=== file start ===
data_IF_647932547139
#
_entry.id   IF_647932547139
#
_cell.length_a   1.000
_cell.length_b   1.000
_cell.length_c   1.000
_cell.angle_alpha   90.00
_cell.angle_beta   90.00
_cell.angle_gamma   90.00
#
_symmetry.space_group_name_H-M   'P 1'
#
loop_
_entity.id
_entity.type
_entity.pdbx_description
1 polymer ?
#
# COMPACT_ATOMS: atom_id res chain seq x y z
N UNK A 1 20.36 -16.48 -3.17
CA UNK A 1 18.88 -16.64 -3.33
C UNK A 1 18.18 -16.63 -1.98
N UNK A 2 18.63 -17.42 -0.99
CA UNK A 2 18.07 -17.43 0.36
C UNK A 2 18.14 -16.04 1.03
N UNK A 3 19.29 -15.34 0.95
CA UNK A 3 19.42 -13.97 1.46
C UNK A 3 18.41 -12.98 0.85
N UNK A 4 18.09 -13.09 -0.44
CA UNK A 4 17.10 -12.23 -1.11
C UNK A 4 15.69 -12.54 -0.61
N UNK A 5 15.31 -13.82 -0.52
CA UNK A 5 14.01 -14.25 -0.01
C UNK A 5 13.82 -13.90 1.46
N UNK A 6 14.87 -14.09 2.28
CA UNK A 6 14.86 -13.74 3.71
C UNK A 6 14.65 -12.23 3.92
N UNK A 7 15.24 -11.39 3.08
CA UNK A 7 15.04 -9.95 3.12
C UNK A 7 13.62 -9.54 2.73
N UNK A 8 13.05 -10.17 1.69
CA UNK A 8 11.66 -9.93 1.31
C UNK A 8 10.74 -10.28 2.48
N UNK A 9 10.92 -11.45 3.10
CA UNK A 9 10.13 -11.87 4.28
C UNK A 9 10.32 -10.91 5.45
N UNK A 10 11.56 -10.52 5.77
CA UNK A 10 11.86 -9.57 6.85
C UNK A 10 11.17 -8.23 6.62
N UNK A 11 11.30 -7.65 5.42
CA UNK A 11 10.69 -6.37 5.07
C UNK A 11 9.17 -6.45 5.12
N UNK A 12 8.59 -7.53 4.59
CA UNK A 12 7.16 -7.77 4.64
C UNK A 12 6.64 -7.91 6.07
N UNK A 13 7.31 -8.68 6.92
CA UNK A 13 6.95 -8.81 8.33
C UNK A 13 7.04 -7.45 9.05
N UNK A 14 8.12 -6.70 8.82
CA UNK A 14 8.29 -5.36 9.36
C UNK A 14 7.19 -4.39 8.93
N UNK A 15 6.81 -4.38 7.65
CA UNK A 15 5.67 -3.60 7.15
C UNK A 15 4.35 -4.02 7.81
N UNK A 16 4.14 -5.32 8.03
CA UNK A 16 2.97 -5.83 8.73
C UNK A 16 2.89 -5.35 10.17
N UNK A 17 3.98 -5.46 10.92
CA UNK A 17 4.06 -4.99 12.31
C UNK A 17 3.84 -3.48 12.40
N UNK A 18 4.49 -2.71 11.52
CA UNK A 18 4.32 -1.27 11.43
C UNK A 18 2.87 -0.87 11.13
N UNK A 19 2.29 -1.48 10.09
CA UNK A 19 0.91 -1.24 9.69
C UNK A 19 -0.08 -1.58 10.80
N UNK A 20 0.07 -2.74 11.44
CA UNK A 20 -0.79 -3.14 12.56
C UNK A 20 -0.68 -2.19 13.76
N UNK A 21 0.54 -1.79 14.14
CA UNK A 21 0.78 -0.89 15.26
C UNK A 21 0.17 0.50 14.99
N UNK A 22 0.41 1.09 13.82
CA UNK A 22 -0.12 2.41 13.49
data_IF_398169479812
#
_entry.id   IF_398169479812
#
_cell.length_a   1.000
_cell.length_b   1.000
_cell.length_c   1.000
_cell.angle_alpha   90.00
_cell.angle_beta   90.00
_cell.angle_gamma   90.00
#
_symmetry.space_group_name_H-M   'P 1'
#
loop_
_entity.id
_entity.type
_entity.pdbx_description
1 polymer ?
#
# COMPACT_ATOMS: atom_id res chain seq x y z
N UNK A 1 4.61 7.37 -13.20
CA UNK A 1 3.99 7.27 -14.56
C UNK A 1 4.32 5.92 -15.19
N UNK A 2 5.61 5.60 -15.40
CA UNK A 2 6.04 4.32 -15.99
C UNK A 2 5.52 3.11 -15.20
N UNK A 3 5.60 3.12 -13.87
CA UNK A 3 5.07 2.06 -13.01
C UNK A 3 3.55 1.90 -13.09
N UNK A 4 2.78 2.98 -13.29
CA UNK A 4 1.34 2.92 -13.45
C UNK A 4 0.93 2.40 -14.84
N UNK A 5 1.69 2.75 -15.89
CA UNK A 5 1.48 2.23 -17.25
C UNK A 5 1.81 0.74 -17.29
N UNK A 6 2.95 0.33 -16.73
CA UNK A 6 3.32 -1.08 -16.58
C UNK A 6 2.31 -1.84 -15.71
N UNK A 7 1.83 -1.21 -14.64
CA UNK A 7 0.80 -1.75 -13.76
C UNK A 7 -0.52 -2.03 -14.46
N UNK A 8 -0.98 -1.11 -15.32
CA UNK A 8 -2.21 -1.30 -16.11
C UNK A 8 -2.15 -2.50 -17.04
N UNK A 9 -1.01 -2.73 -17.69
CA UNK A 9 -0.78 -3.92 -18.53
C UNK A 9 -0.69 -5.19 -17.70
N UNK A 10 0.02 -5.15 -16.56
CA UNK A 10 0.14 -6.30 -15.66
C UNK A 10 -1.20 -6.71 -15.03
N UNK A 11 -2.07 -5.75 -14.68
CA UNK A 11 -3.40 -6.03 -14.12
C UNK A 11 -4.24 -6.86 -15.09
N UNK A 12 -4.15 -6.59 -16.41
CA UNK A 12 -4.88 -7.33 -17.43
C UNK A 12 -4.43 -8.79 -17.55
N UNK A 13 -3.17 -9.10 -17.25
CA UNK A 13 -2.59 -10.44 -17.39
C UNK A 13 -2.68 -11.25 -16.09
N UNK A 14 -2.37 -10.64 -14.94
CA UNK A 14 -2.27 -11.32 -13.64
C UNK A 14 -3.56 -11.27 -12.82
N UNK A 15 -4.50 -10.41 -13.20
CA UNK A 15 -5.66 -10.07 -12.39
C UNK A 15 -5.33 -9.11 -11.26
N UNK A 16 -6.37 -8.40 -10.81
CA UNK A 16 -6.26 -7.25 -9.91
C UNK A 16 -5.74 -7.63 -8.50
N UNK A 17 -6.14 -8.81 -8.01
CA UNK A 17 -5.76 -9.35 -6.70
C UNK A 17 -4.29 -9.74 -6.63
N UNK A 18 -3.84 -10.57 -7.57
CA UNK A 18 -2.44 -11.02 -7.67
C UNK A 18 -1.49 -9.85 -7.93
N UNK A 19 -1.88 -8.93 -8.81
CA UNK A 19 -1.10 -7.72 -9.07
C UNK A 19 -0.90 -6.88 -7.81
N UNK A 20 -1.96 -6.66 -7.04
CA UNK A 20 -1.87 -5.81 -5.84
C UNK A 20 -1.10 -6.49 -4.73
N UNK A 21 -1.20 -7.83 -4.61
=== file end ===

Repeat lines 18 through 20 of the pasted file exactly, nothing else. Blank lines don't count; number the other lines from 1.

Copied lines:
1 polymer ?
#
# COMPACT_ATOMS: atom_id res chain seq x y z